More Words We Need in English


words

As rich as the English language is, there are plenty of words in other languages that English has not yet adopted. Here are a few of these much-needed gems:

  • Hikikomori (Japanese) — A teenager or 20-something who has withdrawn from social life, often obsessed with TV and video games.
  • Gadrii Nombor Shulen Jongu (Tibetan) — Literally, it means “giving a green answer to a blue question,” and refers to the practice of giving an answer that is unrelated to the question.
  • Iktsuarpok (Inuit) — To go outside to check if an expected visitor has arrived, over and over again.
  • Kummerspeck (German) — Literally meaning “grief bacon,” this refers to excess weight gained from emotional overeating.
  • Kaelling (Danish) — An ugly, miserable woman who yells obscenities at her kids. Evidently they have conventions at Walmart whenever I need to go shopping.
  • Bufetak (Czech) — A man who hangs around in cafes and eats leftovers.
  • Shibui (Japanese) — Having a simple, subtle, and unobtrusive beauty.
  • Layogenic (Tagalog) — A person who is only attractive from a distance.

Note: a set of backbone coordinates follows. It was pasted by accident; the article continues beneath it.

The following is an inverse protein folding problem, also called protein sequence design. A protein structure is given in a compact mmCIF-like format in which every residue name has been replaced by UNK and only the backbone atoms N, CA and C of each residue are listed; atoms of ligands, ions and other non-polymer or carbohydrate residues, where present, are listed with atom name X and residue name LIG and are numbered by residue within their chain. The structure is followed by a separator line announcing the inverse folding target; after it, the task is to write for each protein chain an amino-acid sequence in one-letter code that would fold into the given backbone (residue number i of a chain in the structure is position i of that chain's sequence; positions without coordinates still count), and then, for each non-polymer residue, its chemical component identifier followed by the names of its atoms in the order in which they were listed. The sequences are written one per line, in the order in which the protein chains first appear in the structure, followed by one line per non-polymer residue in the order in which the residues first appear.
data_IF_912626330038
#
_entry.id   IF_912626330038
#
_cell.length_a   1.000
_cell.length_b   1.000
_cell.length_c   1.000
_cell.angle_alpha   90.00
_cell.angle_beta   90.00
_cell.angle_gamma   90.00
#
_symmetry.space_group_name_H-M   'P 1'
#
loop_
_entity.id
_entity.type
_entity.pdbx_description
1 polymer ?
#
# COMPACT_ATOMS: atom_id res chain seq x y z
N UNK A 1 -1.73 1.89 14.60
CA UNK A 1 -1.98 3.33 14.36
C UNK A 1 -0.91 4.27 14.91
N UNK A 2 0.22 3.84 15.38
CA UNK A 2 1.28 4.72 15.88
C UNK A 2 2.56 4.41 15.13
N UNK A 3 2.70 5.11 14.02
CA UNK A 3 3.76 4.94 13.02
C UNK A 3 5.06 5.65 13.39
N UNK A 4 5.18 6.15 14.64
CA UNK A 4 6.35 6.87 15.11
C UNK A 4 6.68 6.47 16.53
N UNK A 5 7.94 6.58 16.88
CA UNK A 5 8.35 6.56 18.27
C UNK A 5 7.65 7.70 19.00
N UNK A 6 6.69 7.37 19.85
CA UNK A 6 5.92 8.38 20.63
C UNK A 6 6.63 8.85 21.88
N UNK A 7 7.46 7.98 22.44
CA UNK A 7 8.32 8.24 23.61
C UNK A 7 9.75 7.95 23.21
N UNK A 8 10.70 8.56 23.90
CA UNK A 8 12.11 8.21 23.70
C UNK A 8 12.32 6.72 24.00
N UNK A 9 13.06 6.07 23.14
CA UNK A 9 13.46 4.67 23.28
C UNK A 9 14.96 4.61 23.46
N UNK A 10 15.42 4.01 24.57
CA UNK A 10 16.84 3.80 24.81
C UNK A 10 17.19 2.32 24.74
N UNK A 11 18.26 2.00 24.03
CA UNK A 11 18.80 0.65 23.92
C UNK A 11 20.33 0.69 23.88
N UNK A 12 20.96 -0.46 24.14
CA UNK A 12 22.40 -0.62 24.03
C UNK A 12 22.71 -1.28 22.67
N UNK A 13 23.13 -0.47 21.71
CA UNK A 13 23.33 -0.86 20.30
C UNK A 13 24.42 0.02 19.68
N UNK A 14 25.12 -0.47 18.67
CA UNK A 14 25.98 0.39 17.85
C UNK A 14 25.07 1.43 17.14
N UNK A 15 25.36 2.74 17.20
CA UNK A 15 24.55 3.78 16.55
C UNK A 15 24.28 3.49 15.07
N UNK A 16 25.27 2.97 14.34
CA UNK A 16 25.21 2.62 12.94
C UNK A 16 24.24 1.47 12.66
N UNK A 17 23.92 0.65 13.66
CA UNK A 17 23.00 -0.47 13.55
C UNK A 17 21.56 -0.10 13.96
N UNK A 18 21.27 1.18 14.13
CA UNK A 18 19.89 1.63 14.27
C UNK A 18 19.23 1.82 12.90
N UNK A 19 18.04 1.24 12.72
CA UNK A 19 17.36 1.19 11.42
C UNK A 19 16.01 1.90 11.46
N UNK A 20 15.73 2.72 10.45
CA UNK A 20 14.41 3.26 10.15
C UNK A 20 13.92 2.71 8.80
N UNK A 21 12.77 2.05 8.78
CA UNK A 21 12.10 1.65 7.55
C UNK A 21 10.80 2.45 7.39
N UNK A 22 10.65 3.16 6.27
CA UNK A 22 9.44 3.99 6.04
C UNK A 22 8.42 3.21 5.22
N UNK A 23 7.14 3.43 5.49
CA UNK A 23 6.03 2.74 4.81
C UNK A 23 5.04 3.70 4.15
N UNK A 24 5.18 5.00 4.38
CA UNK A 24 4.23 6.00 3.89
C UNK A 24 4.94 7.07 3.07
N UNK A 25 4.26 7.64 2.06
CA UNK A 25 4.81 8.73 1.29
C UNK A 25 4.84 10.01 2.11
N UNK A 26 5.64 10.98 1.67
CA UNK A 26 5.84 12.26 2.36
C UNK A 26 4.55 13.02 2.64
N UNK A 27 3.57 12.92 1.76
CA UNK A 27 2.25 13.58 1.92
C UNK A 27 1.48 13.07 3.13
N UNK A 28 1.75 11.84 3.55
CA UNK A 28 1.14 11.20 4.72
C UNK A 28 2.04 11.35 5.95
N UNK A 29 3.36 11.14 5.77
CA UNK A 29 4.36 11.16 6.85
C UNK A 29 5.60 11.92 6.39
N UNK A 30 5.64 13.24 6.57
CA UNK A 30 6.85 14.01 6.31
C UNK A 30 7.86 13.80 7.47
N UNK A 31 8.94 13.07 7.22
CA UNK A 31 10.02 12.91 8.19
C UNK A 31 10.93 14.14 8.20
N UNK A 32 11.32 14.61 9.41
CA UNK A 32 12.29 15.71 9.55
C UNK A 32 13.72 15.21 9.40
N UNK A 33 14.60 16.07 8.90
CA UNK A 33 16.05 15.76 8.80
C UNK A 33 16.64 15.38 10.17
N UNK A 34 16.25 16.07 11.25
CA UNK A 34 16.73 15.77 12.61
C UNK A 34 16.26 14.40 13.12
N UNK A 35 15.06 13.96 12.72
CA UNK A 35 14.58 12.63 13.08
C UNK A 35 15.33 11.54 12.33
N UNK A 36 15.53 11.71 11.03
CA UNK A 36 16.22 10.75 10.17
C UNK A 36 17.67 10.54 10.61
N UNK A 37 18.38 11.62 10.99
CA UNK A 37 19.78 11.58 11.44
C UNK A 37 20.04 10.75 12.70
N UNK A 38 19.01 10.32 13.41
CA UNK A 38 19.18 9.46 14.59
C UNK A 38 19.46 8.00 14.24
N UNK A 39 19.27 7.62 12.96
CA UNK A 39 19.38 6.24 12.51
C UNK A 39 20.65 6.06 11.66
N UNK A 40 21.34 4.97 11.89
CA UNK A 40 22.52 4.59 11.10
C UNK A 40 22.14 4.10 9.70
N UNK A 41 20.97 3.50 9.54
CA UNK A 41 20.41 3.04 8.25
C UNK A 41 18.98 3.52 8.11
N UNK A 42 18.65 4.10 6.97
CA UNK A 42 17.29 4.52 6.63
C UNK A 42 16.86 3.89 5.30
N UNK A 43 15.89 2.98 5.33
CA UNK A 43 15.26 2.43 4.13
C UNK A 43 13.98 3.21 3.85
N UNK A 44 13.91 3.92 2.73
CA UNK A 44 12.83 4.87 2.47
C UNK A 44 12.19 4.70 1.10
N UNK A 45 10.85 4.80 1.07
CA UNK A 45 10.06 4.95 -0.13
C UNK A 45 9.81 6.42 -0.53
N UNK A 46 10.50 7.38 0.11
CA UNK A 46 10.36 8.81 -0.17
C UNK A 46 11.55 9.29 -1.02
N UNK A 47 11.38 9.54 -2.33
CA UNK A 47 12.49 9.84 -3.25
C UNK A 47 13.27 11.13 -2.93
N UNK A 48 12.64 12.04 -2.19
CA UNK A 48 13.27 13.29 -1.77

• Neidbau (German) — A building (often of little or no value to the proprietor) constructed with the sole purpose of harassing or inconveniencing his neighbor in some way.
  • Skämskudde (Swedish) — A real or imagined pillow one hides behind when experiencing vicarious embarrassment due to watching something embarrassing.
  • Sitzriese (German) – A person who appears tall when seated but short when standing.
  • Pochemuchka (Russian) – A person who asks too many questions.
  • Pilkunnussija (Finnish) — A person who believes it is his or her destiny to stamp out all spelling and punctuation mistakes at the cost of popularity, self-esteem and mental well-being.
  • Ojama Shimasu (Japanese) — Uttered when entering someone’s home as a guest, it literally means, “I’m going to bother you.”

For more examples, check out this great post by our friends at Bookshelf.

Advertisements

One thought on “More Words We Need in English

  1. Ojama Shimasu. It is very strange that these words do not have any synonym in English. There are even separate words for meat (pork) and the animal (pig) it comes from, while in most languages there is only one word for both. English. A beautiful, yet strange language.

    Like

Leave a Reply

Fill in your details below or click an icon to log in:

WordPress.com Logo

You are commenting using your WordPress.com account. Log Out / Change )

Twitter picture

You are commenting using your Twitter account. Log Out / Change )

Facebook photo

You are commenting using your Facebook account. Log Out / Change )

Google+ photo

You are commenting using your Google+ account. Log Out / Change )

Connecting to %s